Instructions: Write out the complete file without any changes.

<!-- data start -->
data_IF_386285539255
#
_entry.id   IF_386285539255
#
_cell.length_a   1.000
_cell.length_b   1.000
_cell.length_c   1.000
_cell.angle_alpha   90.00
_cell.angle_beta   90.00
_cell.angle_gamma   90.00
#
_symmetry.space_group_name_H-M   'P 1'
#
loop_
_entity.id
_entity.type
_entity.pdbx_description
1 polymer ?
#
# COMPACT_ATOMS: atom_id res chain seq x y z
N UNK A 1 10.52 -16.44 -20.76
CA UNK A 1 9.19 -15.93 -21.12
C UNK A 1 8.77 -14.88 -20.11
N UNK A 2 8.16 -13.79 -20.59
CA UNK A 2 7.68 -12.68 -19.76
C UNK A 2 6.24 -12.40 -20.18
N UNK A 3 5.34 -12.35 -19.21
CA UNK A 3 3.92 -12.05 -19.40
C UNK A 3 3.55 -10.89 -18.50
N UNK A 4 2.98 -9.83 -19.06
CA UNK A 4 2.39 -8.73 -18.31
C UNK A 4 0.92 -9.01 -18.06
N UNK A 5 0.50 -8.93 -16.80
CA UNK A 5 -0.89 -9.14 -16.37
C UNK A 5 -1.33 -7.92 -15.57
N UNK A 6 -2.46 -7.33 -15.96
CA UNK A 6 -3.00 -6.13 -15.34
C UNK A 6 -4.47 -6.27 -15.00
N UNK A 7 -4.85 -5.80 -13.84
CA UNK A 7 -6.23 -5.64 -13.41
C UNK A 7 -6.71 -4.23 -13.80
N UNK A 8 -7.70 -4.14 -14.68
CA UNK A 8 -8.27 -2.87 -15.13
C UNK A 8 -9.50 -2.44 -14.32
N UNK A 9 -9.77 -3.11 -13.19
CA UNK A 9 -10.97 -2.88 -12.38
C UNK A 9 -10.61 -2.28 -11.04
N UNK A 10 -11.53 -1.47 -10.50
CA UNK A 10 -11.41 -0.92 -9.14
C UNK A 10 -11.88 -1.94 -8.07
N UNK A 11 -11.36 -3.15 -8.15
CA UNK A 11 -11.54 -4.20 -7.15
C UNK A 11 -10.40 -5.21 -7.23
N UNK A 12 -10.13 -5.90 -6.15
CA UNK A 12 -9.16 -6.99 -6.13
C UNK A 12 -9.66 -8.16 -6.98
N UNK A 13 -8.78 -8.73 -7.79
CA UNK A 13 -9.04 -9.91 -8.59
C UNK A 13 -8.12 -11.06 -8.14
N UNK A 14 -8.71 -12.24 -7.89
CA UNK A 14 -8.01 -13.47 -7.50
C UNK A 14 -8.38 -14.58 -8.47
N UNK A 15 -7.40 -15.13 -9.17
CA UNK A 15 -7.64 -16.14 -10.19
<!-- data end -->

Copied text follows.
data_IF_386285539255
#
_entry.id   IF_386285539255
#
_cell.length_a   1.000
_cell.length_b   1.000
_cell.length_c   1.000
_cell.angle_alpha   90.00
_cell.angle_beta   90.00
_cell.angle_gamma   90.00
#
_symmetry.space_group_name_H-M   'P 1'
#
loop_
_entity.id
_entity.type
_entity.pdbx_description
1 polymer ?
#
# COMPACT_ATOMS: atom_id res chain seq x y z
N UNK A 1 10.52 -16.44 -20.76
CA UNK A 1 9.19 -15.93 -21.12
C UNK A 1 8.77 -14.88 -20.11
N UNK A 2 8.16 -13.79 -20.59
CA UNK A 2 7.68 -12.68 -19.76
C UNK A 2 6.24 -12.40 -20.18
N UNK A 3 5.34 -12.35 -19.21
CA UNK A 3 3.92 -12.05 -19.40
C UNK A 3 3.55 -10.89 -18.50
N UNK A 4 2.98 -9.83 -19.06
CA UNK A 4 2.39 -8.73 -18.31
C UNK A 4 0.92 -9.01 -18.06
N UNK A 5 0.50 -8.93 -16.80
CA UNK A 5 -0.89 -9.14 -16.37
C UNK A 5 -1.33 -7.92 -15.57
N UNK A 6 -2.46 -7.33 -15.96
CA UNK A 6 -3.00 -6.13 -15.34
C UNK A 6 -4.47 -6.27 -15.00
N UNK A 7 -4.85 -5.80 -13.84
CA UNK A 7 -6.23 -5.64 -13.41
C UNK A 7 -6.71 -4.23 -13.80
N UNK A 8 -7.70 -4.14 -14.68
CA UNK A 8 -8.27 -2.87 -15.13
C UNK A 8 -9.50 -2.44 -14.32
N UNK A 9 -9.77 -3.11 -13.19
CA UNK A 9 -10.97 -2.88 -12.38
C UNK A 9 -10.61 -2.28 -11.04
N UNK A 10 -11.53 -1.47 -10.50
CA UNK A 10 -11.41 -0.92 -9.14
C UNK A 10 -11.88 -1.94 -8.07
N UNK A 11 -11.36 -3.15 -8.15
CA UNK A 11 -11.54 -4.20 -7.15
C UNK A 11 -10.40 -5.21 -7.23
N UNK A 12 -10.13 -5.90 -6.15
CA UNK A 12 -9.16 -6.99 -6.13
C UNK A 12 -9.66 -8.16 -6.98
N UNK A 13 -8.78 -8.73 -7.79
CA UNK A 13 -9.04 -9.91 -8.59
C UNK A 13 -8.12 -11.06 -8.14
N UNK A 14 -8.71 -12.24 -7.89
CA UNK A 14 -8.01 -13.47 -7.50
C UNK A 14 -8.38 -14.58 -8.47
N UNK A 15 -7.40 -15.13 -9.17
CA UNK A 15 -7.64 -16.14 -10.19